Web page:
Trinity is a women’s college in Washington D.C., a city with a majority minority population, so to speak. It’s a largely poor and black city, that is, with the D.C. area looking like an extreme version of white-flight: the white and well-to-do live in suburban counties of Maryland and Virginia like Loudoun, Fairfax, Howard, three of the richest counties in America.
Most of Trinity’s undergraduates are “nontraditional” — even those who are between 18 and 22 years old. Largely self-supporting, they work substantial hours, often caring for children and elder parents. Sixty-five percent are Black, 15 percent are Latina. About 95 percent receive significant amounts of financial aid. For those who returned to school in their 30s and 40s, the choice to resume their studies arose from an overwhelming desire to succeed intellectually and professionally. These women are not “dropouts.”
If these students do not graduate in four, five or six years, it’s not because they are deficient, or because Trinity has failed them. Rather, life happens — spouses get ill or leave, babies come along, parents need help, jobs change. I think of Gwen, who raised seven children during the 13 years she took to earn a Trinity baccalaureate. This past spring, she proudly walked across the stage with her master’s degree. Gwen is a great success story, but like Verna and millions of others, she is invisible to the policy makers who want students to go through college the way they did.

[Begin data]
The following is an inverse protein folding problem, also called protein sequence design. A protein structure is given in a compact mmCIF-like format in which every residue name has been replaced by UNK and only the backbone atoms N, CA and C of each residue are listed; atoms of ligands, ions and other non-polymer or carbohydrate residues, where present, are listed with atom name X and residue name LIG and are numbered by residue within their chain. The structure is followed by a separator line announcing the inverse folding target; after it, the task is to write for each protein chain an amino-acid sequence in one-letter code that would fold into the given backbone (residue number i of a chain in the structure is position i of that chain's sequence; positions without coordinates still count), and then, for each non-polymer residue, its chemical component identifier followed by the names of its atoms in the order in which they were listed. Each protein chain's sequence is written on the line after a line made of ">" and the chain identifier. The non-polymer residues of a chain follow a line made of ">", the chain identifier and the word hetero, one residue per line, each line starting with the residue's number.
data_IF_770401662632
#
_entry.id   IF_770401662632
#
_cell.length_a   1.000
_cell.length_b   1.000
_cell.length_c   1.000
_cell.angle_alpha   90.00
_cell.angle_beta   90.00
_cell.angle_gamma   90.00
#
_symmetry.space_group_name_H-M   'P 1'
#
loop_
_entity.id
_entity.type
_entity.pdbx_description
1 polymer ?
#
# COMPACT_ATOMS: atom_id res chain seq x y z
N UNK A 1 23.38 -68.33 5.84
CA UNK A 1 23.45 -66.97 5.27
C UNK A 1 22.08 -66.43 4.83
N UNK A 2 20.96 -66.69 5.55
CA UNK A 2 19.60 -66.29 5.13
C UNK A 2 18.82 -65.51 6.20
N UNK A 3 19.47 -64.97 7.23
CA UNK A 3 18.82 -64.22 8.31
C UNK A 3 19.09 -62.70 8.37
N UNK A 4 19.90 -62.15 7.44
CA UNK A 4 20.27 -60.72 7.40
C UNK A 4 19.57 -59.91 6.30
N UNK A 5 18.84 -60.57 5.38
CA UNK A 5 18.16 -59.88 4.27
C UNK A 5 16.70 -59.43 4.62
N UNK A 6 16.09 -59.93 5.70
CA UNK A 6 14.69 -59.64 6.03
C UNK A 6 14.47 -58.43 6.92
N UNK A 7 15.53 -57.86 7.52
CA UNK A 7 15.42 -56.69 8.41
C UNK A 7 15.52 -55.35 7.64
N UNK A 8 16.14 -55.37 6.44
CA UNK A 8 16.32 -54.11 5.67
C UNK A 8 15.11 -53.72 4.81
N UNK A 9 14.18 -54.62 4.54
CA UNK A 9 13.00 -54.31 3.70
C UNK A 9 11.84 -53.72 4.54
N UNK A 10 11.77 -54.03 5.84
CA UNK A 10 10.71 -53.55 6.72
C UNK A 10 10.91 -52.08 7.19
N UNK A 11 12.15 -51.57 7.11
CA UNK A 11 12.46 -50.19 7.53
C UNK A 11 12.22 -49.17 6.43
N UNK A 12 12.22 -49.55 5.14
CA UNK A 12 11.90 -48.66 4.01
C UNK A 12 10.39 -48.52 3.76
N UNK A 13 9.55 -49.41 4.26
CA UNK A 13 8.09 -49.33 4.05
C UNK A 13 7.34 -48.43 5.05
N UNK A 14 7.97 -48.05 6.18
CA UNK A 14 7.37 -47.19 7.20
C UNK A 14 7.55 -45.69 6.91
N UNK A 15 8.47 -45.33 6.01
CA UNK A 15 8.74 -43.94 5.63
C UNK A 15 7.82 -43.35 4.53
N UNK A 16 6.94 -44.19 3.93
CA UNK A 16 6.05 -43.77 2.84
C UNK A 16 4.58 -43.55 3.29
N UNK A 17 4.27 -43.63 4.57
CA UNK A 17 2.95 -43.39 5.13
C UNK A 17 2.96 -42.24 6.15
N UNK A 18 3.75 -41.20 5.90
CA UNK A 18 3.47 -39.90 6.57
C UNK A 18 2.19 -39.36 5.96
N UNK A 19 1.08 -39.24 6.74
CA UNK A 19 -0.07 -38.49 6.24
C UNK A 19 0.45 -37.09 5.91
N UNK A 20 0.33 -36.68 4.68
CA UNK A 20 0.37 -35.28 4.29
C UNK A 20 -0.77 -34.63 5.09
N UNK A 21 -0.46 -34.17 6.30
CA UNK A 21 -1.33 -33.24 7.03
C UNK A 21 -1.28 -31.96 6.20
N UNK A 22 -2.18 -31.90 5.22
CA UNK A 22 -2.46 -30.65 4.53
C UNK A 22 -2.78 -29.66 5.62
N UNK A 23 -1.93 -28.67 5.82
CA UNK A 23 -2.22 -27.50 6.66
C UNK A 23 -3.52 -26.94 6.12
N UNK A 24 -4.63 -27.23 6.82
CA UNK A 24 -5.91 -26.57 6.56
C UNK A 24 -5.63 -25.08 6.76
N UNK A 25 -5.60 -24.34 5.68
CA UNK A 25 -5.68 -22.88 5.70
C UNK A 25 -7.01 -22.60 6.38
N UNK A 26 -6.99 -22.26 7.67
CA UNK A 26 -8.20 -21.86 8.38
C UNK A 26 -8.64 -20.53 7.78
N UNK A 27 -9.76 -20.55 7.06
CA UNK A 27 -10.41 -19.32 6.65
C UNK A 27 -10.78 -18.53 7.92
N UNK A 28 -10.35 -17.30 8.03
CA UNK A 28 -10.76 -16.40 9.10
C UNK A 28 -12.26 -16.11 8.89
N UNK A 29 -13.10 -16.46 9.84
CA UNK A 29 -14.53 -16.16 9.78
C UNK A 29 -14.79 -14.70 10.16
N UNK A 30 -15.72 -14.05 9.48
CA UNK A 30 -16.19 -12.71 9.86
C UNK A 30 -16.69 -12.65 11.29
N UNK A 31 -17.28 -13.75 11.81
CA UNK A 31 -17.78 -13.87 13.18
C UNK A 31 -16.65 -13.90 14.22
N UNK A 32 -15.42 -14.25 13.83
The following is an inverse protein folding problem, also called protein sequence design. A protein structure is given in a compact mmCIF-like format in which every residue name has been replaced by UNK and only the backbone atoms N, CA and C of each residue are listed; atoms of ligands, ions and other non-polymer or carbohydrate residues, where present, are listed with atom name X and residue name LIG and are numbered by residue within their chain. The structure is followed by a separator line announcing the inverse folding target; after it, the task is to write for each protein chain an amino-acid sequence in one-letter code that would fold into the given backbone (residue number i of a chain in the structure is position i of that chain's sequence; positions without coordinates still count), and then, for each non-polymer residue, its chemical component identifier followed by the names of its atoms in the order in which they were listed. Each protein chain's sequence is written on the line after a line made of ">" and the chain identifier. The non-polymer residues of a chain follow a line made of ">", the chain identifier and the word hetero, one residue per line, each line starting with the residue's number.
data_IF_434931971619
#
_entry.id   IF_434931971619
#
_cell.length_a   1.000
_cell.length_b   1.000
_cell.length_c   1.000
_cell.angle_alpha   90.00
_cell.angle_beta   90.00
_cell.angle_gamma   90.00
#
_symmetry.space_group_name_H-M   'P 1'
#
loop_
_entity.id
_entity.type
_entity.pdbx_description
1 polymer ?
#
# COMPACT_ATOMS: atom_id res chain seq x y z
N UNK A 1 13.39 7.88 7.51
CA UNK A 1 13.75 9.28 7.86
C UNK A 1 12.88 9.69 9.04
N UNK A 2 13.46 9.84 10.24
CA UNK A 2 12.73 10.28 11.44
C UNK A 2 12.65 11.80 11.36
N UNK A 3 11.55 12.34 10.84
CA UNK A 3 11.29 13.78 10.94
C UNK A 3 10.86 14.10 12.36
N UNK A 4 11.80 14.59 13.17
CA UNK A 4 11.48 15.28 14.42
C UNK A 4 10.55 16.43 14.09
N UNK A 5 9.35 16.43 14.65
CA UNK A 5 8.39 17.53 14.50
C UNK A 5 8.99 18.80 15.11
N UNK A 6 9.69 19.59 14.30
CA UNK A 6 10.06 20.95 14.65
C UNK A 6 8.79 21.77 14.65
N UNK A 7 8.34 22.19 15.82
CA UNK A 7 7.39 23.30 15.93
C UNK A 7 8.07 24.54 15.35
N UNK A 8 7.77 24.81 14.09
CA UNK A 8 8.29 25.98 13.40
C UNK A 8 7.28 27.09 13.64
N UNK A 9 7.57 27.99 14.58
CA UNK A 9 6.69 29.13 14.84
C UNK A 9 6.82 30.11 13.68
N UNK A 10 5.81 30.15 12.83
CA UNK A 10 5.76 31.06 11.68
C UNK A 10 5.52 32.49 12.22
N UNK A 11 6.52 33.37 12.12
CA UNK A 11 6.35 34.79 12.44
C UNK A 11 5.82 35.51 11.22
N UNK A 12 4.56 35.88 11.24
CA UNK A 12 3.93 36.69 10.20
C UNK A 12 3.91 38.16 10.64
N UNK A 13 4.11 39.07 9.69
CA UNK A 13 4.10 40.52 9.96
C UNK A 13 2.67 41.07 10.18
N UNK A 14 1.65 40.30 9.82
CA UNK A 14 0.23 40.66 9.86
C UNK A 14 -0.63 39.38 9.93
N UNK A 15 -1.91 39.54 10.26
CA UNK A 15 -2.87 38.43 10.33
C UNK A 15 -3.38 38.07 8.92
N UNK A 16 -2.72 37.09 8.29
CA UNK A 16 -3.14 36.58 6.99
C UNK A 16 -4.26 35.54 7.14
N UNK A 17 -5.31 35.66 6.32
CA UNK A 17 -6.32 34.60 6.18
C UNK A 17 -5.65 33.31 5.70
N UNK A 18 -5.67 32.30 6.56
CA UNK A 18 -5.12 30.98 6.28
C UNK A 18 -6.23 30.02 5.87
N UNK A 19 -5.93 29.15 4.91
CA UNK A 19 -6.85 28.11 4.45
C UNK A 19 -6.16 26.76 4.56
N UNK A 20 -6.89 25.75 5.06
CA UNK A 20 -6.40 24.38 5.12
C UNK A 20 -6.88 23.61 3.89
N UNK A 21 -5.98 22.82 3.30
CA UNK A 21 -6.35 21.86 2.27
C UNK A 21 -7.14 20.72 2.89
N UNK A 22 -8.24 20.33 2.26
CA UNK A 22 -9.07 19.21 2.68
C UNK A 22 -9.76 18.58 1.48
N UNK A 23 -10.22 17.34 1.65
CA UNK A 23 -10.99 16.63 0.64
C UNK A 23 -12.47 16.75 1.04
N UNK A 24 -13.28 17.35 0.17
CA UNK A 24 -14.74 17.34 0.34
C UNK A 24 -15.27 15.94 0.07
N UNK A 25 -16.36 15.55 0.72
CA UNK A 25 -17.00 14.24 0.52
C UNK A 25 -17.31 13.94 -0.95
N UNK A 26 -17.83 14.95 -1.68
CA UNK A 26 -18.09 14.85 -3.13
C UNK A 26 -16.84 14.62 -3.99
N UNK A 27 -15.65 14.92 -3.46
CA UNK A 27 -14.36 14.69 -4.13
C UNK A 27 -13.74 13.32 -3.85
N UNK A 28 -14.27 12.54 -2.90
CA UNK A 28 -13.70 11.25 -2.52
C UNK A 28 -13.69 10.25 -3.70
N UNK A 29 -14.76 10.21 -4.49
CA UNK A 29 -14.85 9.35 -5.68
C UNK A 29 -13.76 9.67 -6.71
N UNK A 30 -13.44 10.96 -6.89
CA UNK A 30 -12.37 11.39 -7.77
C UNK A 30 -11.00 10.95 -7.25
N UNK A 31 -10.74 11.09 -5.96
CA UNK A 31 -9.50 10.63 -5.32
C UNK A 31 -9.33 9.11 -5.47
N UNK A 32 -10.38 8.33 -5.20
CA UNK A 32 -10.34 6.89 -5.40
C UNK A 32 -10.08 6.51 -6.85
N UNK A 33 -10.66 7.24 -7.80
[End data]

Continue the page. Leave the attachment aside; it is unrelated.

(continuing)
Why does this matter? Because among the many ways in which the Bush administration has been gutting this country’s institutions like a fish is an obscure attempt to undermine the college accreditation process.
Inside Higher Ed does a good job of trying to make clear what the administration is doing, though the accreditation process is a thoroughly convoluted as well as obscure one. There’s also a bit of an inside-baseball aspect to the way the story is told that speaking for myself, limited my understanding of it.